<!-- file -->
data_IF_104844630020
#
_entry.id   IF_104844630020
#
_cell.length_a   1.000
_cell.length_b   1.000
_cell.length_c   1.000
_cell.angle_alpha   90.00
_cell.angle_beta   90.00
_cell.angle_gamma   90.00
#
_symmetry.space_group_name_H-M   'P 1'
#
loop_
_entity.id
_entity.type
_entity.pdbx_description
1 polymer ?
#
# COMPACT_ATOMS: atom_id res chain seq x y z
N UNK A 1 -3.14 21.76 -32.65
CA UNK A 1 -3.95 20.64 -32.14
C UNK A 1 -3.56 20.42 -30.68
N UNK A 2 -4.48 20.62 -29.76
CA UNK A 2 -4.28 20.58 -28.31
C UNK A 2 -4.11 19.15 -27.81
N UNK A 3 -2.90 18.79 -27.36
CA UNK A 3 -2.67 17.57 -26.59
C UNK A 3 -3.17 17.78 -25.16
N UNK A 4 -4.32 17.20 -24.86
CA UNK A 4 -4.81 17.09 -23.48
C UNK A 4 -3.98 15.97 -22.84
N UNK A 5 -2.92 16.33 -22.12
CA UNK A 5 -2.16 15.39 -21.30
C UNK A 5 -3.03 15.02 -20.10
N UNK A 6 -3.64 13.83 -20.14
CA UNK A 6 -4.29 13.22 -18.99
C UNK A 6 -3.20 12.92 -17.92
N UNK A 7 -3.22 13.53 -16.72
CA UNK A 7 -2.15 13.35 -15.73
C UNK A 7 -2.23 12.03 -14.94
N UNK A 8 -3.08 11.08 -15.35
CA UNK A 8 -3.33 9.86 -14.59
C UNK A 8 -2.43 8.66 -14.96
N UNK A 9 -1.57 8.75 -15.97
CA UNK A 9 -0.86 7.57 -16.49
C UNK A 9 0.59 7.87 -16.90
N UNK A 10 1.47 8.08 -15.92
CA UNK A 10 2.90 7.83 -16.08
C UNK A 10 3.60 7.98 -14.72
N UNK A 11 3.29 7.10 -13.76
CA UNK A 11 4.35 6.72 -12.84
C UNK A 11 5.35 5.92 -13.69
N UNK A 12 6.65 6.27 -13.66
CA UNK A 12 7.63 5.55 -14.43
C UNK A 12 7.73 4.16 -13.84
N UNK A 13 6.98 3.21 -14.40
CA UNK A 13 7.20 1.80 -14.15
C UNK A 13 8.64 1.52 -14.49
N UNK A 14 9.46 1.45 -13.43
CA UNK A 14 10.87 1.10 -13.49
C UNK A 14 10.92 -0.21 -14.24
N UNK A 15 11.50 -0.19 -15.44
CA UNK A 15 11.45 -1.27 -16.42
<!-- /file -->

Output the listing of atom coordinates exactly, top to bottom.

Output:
data_IF_104844630020
#
_entry.id   IF_104844630020
#
_cell.length_a   1.000
_cell.length_b   1.000
_cell.length_c   1.000
_cell.angle_alpha   90.00
_cell.angle_beta   90.00
_cell.angle_gamma   90.00
#
_symmetry.space_group_name_H-M   'P 1'
#
loop_
_entity.id
_entity.type
_entity.pdbx_description
1 polymer ?
#
# COMPACT_ATOMS: atom_id res chain seq x y z
N UNK A 1 -3.14 21.76 -32.65
CA UNK A 1 -3.95 20.64 -32.14
C UNK A 1 -3.56 20.42 -30.68
N UNK A 2 -4.48 20.62 -29.76
CA UNK A 2 -4.28 20.58 -28.31
C UNK A 2 -4.11 19.15 -27.81
N UNK A 3 -2.90 18.79 -27.36
CA UNK A 3 -2.67 17.57 -26.59
C UNK A 3 -3.17 17.78 -25.16
N UNK A 4 -4.32 17.20 -24.86
CA UNK A 4 -4.81 17.09 -23.48
C UNK A 4 -3.98 15.97 -22.84
N UNK A 5 -2.92 16.33 -22.12
CA UNK A 5 -2.16 15.39 -21.30
C UNK A 5 -3.03 15.02 -20.10
N UNK A 6 -3.64 13.83 -20.14
CA UNK A 6 -4.29 13.22 -18.99
C UNK A 6 -3.20 12.92 -17.92
N UNK A 7 -3.22 13.53 -16.72
CA UNK A 7 -2.15 13.35 -15.73
C UNK A 7 -2.23 12.03 -14.94
N UNK A 8 -3.08 11.08 -15.35
CA UNK A 8 -3.33 9.86 -14.59
C UNK A 8 -2.43 8.66 -14.96
N UNK A 9 -1.57 8.75 -15.97
CA UNK A 9 -0.86 7.57 -16.49
C UNK A 9 0.59 7.87 -16.90
N UNK A 10 1.47 8.08 -15.92
CA UNK A 10 2.90 7.83 -16.08
C UNK A 10 3.60 7.98 -14.72
N UNK A 11 3.29 7.10 -13.76
CA UNK A 11 4.35 6.72 -12.84
C UNK A 11 5.35 5.92 -13.69
N UNK A 12 6.65 6.27 -13.66
CA UNK A 12 7.63 5.55 -14.43
C UNK A 12 7.73 4.16 -13.84
N UNK A 13 6.98 3.21 -14.40
CA UNK A 13 7.20 1.80 -14.15
C UNK A 13 8.64 1.52 -14.49
N UNK A 14 9.46 1.45 -13.43
CA UNK A 14 10.87 1.10 -13.49
C UNK A 14 10.92 -0.21 -14.24
N UNK A 15 11.50 -0.19 -15.44
CA UNK A 15 11.45 -1.27 -16.42